The nature of human identity
IMAGINE that you are the last remaining human in the world. What would you do? How can you survive? How can you stop yourself from going insane? How would you keep moving forward? What keeps you moving forward?
These are the questions that occupy the mind of Snowman. Snowman is actually Jimmy but that name has faded away with the rest of humanity. Now, Jimmy is surrounded by the remnants of what was once human civilization. The post-apocalyptic world is now the abode of strange creatures, both dangerous and fascinating. Among these creatures are the creations of a man named Crake. Thus they are given the name Crakers. The Crakers see Snowman as their messiah a person who will teach them about the world. In the gaps of sleeping and wakefulness Snowman does the only thing a person enforced into exile is capable of doing: to be nostalgic. He reminiscences about the world around him: how it died and how it was once dying. In these ventures into the past the most precious memory is of the woman simply called Oryx; it is she who makes him sorrowful of things that could have happened.
Intricate and realistic, Margaret Atwood explores the post-apocalyptic dimension in her novel Oryx and Crake. From the view of the sole survivor Jimmy, also known as Snowman, we see the horrors the world is faced with after humanity has died out. Snowman is an ordinary person, by ideal human perspective, unlike his opposite Crake, who is a genius recognized by those around him. Snowman gets the job of teaching the Crakers things but he cannot be completely honest with them because it is both difficult to him and also quite outmoded to the current situation of the world. His everyday life is a struggle but not always for basic survival but also to survive his mental anxieties.
Atwood creates a post-apocalyptic world that houses humanity's perversities meaning humans tampering with nature. Human artifacts that remain are also creatures like the Crakers, created by human beings but after their extinction have become masters of the planet, in the sense that they have run amok. In this wasteland of memories and emotions Snowman remembers, but the heartache of remembrance is that his identity does not matter anymore. He has been given the role of messiah which he himself did not choose.
The book deals with human morals and the progress of science, with the question: Are human beings truly blessed into pioneering such great feats as cloning and creation? The dichotomous nature of human beings is brought out by their avarice at making things more "perfect" though the idea of perfection is actually apocalyptic itself. The introduction of Crake is quite useful and great for he is Jimmy's antithesis. While Jimmy is emotive, Crake is monotonous; while Jimmy is sensuous, Crake is platonic and while Jimmy has some grand philosophical insight, Crake is quite separated from the world. It is these differences that help us to know what is more important in life.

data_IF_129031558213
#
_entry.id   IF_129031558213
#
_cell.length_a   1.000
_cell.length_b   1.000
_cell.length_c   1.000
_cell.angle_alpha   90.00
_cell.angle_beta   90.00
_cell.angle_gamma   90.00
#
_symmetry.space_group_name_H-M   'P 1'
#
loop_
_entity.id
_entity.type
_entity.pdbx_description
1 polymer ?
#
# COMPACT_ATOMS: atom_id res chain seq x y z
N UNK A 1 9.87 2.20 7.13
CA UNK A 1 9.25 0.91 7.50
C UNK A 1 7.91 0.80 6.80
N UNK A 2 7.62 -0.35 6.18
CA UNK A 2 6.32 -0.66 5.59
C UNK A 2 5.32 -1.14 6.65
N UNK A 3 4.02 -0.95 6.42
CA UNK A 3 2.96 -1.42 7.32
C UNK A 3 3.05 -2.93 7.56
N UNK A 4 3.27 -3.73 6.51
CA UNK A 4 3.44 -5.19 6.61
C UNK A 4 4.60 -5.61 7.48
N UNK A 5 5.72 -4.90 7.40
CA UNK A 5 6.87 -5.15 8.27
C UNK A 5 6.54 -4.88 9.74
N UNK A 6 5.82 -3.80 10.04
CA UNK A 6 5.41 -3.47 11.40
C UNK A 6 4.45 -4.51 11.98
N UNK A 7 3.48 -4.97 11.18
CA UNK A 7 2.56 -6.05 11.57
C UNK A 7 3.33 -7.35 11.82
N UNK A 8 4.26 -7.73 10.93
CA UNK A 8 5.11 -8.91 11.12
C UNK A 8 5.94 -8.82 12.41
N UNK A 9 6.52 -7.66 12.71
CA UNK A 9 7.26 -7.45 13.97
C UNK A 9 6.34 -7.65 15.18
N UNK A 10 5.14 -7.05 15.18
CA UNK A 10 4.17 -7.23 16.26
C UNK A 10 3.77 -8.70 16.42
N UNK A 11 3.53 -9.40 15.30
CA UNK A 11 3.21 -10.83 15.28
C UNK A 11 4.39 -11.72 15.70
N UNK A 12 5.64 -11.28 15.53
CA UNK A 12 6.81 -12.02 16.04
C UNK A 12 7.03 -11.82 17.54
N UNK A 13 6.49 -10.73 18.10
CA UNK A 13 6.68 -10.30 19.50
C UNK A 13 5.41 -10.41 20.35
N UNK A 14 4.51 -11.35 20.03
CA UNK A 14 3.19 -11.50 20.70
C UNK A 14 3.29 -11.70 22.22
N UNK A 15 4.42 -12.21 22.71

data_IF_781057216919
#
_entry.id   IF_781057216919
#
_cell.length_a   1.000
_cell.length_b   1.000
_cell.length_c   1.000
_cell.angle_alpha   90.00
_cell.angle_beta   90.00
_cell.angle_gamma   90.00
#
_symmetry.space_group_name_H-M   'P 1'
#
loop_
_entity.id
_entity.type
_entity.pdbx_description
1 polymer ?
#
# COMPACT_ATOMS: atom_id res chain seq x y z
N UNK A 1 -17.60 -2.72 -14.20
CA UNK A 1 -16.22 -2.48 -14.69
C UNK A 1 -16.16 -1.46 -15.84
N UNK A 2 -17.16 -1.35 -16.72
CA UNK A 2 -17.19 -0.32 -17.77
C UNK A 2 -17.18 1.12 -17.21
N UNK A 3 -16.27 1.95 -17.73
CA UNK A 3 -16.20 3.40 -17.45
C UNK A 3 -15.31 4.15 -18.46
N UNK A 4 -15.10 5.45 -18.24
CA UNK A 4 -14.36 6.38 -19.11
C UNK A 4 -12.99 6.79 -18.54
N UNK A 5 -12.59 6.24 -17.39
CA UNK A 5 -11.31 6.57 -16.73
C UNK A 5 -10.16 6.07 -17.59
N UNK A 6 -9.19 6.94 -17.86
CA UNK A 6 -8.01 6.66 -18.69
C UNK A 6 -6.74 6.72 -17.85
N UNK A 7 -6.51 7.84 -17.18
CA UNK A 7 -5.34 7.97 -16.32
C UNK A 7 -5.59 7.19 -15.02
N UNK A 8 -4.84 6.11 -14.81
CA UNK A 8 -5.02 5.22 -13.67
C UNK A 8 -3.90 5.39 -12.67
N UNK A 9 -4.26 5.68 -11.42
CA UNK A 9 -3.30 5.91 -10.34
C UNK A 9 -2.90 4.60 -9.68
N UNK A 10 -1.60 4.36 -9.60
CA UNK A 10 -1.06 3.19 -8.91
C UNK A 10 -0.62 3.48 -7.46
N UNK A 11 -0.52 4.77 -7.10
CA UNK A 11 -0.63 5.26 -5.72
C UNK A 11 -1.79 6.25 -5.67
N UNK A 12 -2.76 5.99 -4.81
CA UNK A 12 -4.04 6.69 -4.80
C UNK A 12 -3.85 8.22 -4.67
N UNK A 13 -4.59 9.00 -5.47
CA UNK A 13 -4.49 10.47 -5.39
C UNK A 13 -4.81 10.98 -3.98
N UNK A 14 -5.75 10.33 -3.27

The greatest symbol in the novel is the woman called Oryx. She is the element of practicality amalgamating with Enigma a complete life and death hybrid. She has a profound effect on our protagonist and surely she influences him in many of his choices. It is prominent in the novel that she is a mask of both obscurity and reality: what society expects from the ideal woman. But Atwood's question is this: Is it really helpful to be this way? The book answers this in multiple ways.
As a novel, Oryx and Crake is entertaining, suspenseful and philosophical. The novel questions society's outlook on beauty, genius and morality; it also questions the nature of human identity, human desire and the human satisfaction in attempting to create an Eden on Earth. The whole book is voluminous in its great portrayal of human conflict, friendship and love. If you want to immerse yourself in a world that has changed and wish to learn about how we look at things, this novel is something you should not miss.